The height of the right block to the top of the hip roofed tower is 6 inches. the top of the small witches cap tower is 61/4 inches. the largest block of the castle is about 41/2 by 3. Most areas have been raked in a most delightful way. That base with its trees and garden makes the castle look even more regal than it does. With the base or not, this is one delightful building. I have seen many that are more colorful (this one is several shades of gray over a sand base with a wash of white in places) but I have never seen any more interesting or quaint.
By the way, the cypress or whatever is crawling up the front wall that looks like a tree or vines, is original to the building."

- robby
Christmas candy castle
I was temporarily aghast when I saw he had put this eleborate landscaped base on it - because these candy-boxes rarely had a base of any kind, but Robby assures me he didn't glue it down. It's just a display thing, a "frame" to set it off. Very nice job, but - whew!
Putz castle
"One more thought on the castle. One of the things I do each summer is drive people in a red bus up to the famous Prince Of Wales hotel in Waterton, named after the king who abdicated having to give up "the woman he loved". I see his picture in the hotel every time i go in and being a royalist at heart, i think that probably the Duke and Dutchess of Windsor lived in exile in France in a castle just like that. In fact if i look closely , I can imagine the Duke in his kilt and tweeds coming out of the door with the dogs, puffing on a cigarette and you see what an imagination i have. That is why i set that castle in grounds, to give them a little room to roam. Crazy? Probably, but it is fun!"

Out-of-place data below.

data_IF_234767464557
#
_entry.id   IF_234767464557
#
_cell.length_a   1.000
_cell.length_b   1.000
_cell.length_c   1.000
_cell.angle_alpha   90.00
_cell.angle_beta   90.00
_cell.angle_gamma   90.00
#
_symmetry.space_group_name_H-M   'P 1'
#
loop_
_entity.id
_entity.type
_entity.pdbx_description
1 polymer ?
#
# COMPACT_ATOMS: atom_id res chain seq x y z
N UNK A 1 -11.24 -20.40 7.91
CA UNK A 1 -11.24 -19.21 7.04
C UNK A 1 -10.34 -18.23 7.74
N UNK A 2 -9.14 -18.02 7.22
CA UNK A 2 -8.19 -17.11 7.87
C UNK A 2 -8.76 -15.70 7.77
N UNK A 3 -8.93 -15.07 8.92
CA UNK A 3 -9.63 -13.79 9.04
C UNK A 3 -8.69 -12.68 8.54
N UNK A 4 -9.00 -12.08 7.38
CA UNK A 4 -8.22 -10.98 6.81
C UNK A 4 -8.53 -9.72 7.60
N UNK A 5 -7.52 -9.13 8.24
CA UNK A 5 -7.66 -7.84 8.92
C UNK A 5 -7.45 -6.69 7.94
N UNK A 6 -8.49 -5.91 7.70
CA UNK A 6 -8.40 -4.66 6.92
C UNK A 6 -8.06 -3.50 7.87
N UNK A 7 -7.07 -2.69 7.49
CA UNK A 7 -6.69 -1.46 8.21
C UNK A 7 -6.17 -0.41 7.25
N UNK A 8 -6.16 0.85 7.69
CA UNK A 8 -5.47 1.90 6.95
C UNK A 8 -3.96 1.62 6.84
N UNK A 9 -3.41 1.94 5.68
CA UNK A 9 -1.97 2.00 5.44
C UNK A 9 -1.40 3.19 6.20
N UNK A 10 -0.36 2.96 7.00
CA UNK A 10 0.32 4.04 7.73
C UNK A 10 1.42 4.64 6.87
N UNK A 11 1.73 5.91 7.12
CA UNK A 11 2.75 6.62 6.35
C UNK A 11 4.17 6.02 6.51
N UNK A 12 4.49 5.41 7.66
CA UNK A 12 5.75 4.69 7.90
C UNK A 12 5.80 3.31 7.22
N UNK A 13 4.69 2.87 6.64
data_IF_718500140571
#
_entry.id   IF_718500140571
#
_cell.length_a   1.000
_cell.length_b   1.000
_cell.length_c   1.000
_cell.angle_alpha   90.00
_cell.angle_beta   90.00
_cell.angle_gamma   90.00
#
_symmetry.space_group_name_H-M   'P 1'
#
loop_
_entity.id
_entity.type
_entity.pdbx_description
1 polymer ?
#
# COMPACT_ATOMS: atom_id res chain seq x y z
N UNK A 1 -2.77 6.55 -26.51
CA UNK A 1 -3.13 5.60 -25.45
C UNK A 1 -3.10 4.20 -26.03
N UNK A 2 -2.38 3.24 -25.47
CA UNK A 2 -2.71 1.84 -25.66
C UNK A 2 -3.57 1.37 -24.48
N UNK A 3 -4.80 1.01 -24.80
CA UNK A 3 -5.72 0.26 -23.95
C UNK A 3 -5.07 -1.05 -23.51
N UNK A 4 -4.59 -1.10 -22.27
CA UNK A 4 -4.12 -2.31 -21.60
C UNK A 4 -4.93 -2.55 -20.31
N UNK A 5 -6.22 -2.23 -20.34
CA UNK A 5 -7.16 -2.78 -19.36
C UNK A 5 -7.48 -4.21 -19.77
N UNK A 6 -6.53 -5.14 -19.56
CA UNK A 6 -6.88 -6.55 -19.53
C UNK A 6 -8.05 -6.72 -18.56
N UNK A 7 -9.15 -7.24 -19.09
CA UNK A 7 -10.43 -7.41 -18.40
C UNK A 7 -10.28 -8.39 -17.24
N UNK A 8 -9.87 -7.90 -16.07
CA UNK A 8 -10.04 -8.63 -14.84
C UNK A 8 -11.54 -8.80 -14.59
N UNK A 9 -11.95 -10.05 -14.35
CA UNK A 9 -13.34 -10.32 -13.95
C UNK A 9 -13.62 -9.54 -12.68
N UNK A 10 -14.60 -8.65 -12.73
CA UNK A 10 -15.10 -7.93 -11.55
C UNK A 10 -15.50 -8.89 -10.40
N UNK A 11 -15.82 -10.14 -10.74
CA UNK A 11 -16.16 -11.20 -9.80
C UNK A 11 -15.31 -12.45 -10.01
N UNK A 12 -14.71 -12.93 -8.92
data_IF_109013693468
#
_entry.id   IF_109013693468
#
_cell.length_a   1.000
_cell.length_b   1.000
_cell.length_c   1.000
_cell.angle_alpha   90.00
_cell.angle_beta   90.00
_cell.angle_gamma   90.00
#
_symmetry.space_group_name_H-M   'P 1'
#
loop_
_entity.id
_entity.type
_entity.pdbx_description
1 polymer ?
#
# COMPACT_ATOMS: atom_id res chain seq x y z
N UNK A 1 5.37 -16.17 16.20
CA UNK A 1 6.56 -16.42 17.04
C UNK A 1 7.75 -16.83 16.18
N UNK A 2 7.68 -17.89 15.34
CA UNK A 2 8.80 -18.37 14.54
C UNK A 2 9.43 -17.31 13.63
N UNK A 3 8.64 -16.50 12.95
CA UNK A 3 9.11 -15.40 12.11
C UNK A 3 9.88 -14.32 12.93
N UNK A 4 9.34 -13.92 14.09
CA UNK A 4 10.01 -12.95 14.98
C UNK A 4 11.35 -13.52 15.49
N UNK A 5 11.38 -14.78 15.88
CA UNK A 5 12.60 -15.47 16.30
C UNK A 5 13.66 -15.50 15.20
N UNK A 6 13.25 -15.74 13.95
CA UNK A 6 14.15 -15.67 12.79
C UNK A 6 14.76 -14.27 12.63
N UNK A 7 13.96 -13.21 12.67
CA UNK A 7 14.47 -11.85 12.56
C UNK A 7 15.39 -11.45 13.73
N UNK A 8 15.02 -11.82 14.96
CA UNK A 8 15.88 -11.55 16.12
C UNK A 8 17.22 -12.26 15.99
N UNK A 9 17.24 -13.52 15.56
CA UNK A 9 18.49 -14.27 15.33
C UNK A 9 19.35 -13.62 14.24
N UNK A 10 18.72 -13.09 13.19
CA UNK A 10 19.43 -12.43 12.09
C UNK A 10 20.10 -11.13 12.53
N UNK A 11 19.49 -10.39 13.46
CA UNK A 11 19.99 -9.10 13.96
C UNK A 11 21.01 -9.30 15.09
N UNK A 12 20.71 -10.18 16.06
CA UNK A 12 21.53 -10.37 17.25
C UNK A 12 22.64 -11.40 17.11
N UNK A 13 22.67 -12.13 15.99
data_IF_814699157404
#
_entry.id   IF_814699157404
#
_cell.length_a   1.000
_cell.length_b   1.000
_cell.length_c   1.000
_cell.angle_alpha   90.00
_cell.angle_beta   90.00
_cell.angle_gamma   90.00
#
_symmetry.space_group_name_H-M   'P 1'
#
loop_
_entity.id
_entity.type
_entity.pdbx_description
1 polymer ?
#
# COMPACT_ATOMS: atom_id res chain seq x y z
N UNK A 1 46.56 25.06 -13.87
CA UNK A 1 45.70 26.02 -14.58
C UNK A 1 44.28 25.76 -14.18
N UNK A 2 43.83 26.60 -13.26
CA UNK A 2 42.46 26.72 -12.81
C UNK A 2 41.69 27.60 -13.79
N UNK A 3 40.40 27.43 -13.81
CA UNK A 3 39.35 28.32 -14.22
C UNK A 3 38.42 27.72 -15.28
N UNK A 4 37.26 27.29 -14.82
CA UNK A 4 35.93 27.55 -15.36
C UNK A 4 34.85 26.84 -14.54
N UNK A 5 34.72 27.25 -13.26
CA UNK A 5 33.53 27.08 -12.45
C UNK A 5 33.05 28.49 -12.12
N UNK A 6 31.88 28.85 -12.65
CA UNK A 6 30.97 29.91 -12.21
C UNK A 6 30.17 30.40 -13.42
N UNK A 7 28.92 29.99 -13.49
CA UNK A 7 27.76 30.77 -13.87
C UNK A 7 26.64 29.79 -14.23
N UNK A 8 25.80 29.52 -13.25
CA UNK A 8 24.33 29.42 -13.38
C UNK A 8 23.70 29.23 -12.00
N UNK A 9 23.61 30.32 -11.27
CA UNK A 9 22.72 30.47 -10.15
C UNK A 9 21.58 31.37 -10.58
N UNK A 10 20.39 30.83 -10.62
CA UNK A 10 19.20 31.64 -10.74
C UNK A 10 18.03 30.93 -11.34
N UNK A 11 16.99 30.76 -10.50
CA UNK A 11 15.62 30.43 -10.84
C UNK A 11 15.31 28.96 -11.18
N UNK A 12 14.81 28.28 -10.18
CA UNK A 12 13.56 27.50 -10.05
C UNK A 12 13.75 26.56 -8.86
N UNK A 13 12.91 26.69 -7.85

FOOTNOTE: I had a question about the Candy Boxes:
"Did they come filled with candy?"
Sometimes they did and sometimes they didn't. Confectioners would buy them wholesale in gross lots and make up little ready-to-go Holiday presents to sell, but you could also buy them empty and make up your own. They were used as ready-made gift wrappings for small things,
- even engagement rings! I've heard evidence that some families collected them and made a custom of using them sort of as Advent calendars, refilling them daily as little surprise presents through the Season to keep the kiddies all hyped-up and going absolutely nuts. All in all - they were a charming delight, and it's just too bad the custom fell by the wayside of Christmas history.
Christmas trees


Early "Gloss-Top"

This is an exceptional early house that i would date about 1930, and which forshadows many of the best-loved features of later "coconuts" and "Green-spots," especially that porch and "dog house." Robby Lucke also contributed this specimen.
vintage Chrismas village house
"As to the yellow transistional, it is a house that i captured on ebay a few months ago. It has a sort of yellow sandy finish with a bright black roof under the snow, like a laquer of some kind. There is a dog house that is white with a red roof. Sides of the base are a sort of salmon and the yard itself is a sort of dirty blue gray.
This house might just be an early model for the coconut you featured as the Dec HOM in that it has a front gable and a side gable and porch with steps, although this one only has one entrance door and looks to be smaller than the dechom." - (Robby)
vintage Xmas village house vintage Christmas putz house

Xmas house
And finally - the rear view. The continued yellow on the back of the "dog house" confirms that it is no "tack-on" and is original...painted white in front later.